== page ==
What Luther Can Teach Some Prelates

It is well known that numerous prelates, even high ranking ones, are promoting the idea that the Church should permit those who, although validly sacramentally married, nevertheless have divorced and remarried another spouse, to receive the Eucharist.

They claim that this is an act of mercy. They claim that these re-married persons should be considered to be worthy of receiving the Eucharist, to be no longer “living in sin”.

Ironically, some of these same prelates, even high ranking ones such as Cardinal Marx, contend that Martin Luther has something to teach Catholics: see here and here.

Indeed, Martin Luther does have something to teach some modern Catholics, esp. those such as Cardinal Marx.

What does Luther have to teach some modern Catholics, such as Cardinal Marx? That sin is sin!

Luther contends that there are three kinds of people: First, smug hypocrites who contend that they have no sin within them, who contend that what is in fact sin is not a sin, who proclaim themselves or others internally innocent. Second, there are those who face the true demands of the law and recognize that they are sinners. Third, there are those who, though they recognize they are sinners, nonetheless come to God in faith so as to receive his mercy and commit not to sin in the future.

Now, if we deny that we have sin within us, if we call what is sin “not a sin,” then we are in the first category. We are smug hypocrites and liars.

But Cardinal Marx and others contend that to live in an adulterous union is not to live in sin. They thus fall into the first category, or rather, their theory falls into the self-justification of those in the first category.

But such persons, those in the first category, are the farthest away from Gospel Peace! Why? They are self-righteous. So, they do not reach out towards God. They think their righteousness comes from themselves, not from God: “Being ignorant of the righteousness that comes from God, and seeking to establish their own, they did not submit to God’s righteousness” (Rom 10:3).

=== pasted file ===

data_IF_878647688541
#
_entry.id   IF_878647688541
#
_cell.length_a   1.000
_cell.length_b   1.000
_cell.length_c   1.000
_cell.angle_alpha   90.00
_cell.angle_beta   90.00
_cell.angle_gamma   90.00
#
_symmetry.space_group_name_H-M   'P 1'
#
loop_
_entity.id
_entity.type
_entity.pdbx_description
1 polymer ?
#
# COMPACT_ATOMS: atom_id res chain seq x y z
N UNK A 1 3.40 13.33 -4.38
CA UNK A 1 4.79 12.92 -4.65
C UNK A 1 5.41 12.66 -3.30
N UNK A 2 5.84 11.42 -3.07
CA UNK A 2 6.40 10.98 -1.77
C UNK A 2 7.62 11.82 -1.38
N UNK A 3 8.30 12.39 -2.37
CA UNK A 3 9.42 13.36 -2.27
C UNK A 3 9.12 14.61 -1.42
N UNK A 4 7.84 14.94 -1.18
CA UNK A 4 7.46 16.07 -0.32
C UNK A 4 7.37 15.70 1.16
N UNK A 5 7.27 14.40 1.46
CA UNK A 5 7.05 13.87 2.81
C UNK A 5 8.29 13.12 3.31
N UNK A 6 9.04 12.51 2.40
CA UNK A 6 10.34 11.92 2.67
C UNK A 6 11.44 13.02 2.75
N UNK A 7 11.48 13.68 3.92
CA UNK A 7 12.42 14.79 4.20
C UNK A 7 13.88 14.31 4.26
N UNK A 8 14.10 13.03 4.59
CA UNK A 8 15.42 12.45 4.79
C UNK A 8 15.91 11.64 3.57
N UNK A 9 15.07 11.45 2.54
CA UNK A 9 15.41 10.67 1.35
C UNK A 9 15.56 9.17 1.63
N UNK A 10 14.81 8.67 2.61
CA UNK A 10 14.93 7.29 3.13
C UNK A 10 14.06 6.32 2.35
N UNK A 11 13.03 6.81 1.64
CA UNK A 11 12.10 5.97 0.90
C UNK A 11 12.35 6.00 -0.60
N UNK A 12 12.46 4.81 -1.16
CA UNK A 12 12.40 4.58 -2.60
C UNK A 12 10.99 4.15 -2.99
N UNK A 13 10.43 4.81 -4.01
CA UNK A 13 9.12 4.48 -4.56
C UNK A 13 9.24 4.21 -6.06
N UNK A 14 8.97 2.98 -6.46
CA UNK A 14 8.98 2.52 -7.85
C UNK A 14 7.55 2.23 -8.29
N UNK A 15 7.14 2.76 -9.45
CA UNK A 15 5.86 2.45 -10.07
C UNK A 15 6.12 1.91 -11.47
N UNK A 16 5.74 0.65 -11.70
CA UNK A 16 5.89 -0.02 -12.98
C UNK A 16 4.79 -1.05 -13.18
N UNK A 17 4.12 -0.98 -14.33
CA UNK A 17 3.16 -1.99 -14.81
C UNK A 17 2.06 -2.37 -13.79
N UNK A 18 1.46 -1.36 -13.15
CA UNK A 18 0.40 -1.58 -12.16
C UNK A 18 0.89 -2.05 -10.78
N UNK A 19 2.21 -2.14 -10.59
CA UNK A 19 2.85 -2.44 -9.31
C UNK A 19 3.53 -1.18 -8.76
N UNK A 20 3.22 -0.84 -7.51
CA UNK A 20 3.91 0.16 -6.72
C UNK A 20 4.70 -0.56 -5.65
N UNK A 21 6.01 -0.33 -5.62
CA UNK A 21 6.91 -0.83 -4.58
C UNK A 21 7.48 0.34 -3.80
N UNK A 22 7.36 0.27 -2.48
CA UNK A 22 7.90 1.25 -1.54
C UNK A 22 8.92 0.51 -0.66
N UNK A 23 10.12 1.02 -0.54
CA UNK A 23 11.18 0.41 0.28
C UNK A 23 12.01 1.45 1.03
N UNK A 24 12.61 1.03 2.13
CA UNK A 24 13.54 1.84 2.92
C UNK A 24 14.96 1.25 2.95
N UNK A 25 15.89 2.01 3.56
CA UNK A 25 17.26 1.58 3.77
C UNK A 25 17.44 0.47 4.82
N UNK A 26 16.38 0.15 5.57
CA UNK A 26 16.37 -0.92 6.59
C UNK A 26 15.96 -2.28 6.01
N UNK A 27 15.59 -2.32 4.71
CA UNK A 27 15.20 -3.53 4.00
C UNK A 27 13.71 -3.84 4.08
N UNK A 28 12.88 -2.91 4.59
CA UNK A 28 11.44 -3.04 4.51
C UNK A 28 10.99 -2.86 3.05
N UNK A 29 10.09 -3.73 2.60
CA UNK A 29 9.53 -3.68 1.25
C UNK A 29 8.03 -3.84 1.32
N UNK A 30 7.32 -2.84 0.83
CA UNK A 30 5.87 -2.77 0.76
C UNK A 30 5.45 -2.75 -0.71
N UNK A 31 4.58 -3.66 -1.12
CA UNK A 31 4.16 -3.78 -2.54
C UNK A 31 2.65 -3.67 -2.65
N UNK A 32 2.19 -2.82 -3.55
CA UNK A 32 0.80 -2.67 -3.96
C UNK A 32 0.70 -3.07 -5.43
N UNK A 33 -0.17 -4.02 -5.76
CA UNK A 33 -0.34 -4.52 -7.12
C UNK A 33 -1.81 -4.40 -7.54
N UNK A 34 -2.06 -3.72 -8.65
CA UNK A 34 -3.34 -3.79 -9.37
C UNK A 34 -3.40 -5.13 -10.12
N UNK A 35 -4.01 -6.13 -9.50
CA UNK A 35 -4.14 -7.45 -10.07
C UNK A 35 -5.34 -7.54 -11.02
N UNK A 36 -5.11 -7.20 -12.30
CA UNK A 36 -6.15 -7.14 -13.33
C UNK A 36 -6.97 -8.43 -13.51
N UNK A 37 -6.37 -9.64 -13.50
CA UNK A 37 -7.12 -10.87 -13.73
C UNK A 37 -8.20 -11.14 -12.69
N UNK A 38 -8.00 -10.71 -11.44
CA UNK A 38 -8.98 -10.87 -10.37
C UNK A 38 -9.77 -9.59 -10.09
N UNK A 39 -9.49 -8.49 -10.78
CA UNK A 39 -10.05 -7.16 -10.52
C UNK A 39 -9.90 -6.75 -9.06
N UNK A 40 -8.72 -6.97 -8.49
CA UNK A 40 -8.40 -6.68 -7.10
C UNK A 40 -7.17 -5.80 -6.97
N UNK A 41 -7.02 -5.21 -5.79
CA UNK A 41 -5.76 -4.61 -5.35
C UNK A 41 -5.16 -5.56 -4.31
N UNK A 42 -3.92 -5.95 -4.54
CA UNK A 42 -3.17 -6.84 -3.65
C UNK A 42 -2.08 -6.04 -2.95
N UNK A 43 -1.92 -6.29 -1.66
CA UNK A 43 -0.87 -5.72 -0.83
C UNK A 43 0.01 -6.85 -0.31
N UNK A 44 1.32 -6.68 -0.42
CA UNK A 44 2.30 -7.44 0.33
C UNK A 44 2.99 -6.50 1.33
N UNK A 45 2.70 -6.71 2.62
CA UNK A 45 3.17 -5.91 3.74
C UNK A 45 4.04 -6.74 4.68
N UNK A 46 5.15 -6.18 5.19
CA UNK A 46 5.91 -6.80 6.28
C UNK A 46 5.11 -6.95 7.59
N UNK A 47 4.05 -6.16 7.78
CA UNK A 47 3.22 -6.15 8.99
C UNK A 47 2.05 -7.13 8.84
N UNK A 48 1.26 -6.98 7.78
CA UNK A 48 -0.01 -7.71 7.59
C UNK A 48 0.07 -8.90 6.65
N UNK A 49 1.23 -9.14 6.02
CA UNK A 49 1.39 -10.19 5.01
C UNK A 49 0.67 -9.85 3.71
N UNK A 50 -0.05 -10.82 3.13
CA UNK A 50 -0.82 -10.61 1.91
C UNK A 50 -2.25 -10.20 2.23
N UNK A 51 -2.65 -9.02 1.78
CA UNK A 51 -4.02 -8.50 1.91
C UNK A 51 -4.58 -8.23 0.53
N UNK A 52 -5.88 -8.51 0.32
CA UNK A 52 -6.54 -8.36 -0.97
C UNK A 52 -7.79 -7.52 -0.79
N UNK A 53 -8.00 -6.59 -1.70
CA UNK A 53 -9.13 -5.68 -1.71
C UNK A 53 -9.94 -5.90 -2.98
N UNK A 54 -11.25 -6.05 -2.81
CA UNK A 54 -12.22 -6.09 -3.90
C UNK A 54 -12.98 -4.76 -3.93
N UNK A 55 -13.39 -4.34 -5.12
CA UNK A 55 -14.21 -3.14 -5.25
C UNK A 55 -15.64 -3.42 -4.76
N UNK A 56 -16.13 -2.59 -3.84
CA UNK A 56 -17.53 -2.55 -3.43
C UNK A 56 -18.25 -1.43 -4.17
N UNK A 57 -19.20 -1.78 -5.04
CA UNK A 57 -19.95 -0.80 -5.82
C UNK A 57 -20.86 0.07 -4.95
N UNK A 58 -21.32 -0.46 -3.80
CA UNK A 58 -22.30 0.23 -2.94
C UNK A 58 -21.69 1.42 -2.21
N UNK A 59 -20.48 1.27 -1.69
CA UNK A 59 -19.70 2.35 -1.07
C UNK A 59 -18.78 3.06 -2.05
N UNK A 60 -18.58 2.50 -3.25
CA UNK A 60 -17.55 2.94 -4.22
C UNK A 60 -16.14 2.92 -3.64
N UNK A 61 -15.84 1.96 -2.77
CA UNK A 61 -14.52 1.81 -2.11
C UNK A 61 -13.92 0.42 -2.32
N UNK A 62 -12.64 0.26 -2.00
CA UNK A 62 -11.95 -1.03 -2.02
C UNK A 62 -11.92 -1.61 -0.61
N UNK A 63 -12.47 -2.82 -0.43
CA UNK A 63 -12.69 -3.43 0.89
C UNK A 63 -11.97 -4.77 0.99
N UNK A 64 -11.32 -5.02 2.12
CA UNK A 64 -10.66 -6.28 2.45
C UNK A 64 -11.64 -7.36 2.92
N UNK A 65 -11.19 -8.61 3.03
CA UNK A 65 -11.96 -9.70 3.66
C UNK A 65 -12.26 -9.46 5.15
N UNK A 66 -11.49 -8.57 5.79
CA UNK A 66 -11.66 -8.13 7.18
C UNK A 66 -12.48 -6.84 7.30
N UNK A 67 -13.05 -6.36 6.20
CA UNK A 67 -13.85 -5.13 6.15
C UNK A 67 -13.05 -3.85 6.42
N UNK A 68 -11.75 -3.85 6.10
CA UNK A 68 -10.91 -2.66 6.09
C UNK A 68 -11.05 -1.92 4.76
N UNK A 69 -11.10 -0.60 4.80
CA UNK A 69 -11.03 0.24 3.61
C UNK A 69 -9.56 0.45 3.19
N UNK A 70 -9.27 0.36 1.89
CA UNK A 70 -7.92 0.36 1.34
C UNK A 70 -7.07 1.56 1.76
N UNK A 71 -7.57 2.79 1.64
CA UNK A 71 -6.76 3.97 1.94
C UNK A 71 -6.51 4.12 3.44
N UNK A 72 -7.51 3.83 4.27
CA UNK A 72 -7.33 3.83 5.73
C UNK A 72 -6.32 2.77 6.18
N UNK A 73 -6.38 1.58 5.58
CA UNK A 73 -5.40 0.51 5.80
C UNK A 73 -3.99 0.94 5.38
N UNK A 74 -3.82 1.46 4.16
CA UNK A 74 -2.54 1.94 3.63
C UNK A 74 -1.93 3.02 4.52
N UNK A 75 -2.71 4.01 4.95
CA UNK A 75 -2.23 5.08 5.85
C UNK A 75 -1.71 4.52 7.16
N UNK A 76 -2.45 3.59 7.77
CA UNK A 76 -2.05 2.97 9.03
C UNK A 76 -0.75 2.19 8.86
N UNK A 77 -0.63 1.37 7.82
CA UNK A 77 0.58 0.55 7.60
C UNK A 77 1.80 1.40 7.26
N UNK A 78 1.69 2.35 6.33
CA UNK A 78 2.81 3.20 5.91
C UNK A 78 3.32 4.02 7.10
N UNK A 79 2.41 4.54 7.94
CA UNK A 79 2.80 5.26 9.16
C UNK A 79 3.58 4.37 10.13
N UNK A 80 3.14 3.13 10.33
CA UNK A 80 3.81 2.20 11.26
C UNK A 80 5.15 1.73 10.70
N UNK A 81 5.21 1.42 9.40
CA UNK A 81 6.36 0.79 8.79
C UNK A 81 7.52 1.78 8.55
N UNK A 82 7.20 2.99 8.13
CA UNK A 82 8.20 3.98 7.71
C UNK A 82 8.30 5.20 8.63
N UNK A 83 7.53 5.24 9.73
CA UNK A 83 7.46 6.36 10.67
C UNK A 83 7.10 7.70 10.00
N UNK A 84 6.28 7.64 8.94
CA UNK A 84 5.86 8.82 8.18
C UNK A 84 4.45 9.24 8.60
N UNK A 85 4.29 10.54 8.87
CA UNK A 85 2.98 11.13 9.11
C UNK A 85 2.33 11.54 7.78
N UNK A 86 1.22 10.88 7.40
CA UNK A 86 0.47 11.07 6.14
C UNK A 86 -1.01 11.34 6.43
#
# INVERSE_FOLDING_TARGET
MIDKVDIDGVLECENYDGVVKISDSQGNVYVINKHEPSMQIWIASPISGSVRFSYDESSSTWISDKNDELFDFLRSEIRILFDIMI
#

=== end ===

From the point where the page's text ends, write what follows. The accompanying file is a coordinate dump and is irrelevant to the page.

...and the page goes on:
Thus we have a number of ironies. First, whereas Marx contends that Luther can teach us, he ignores Luther’s very first lesson, the lesson without which all the labor of Luther is totally lost. Those who do not follow Luther on this point are guilty of making sin innocence, calling evil good, guilty of the most fundamental lie of the serpent, guilty of the fault of Adam and Eve, who took of the fruit and so called evil good.

Second, whereas Marx wants to lead people to Christ – and we can grant him this good intention – he nonetheless leads them straight away from Christ. For whoever would come to Christ rightly must recognize his own sin. Who would come to Christ proclaiming his own internal righteousness, when in fact he is a sinner, leaves the temple unjustified. He is the smug one. Since he has clung to himself, his righteousness must be his own work. And if he is faulty, his righteousness will be; hence, he leaves the temple unjustified. But on the contrary, it is he who beats his breast and begs, “Be merciful to me, O God, for I am a sinner,” – it is he who approaches Christ rightly.

Now, Marx and Luther do agree on one point. Both seem to agree that the most important thing one can obtain is freedom from punishment. Both seem to agree that the most important thing is not internal conversion to true charity towards God and neighbor.

How is this the case? Marx wants for those living in sin the fruition of the Eucharist but without the dispositions that allow the Eucharist truly to be fruitful for the individual. If spouses fight and are quite irritated with each other, they do not approach each other for the nuptial embrace. Or, if they do, they know deep down that this is deeply inappropriate. That they must first be reconciled. There would be deep dissatisfaction should they kiss but hate each other.